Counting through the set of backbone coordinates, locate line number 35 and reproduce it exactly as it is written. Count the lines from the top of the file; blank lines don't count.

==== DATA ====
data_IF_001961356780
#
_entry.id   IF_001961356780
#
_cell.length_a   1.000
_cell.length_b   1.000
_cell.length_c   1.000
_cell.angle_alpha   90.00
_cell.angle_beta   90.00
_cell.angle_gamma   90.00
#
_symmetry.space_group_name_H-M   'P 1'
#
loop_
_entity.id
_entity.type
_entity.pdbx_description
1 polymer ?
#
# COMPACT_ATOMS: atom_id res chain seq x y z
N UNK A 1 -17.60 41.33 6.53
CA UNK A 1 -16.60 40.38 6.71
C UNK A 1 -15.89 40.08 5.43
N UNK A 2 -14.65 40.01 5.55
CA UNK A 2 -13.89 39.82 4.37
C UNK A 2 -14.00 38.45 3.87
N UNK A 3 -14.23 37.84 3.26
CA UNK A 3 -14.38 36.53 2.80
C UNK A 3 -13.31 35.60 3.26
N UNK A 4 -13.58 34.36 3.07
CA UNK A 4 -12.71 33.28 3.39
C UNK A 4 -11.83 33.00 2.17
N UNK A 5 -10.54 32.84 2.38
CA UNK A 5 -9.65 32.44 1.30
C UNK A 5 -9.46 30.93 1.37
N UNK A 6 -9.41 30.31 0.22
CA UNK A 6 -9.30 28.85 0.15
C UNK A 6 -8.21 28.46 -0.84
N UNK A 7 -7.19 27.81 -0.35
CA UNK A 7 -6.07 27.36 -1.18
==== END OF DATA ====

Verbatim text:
C UNK A 5 -9.46 30.93 1.37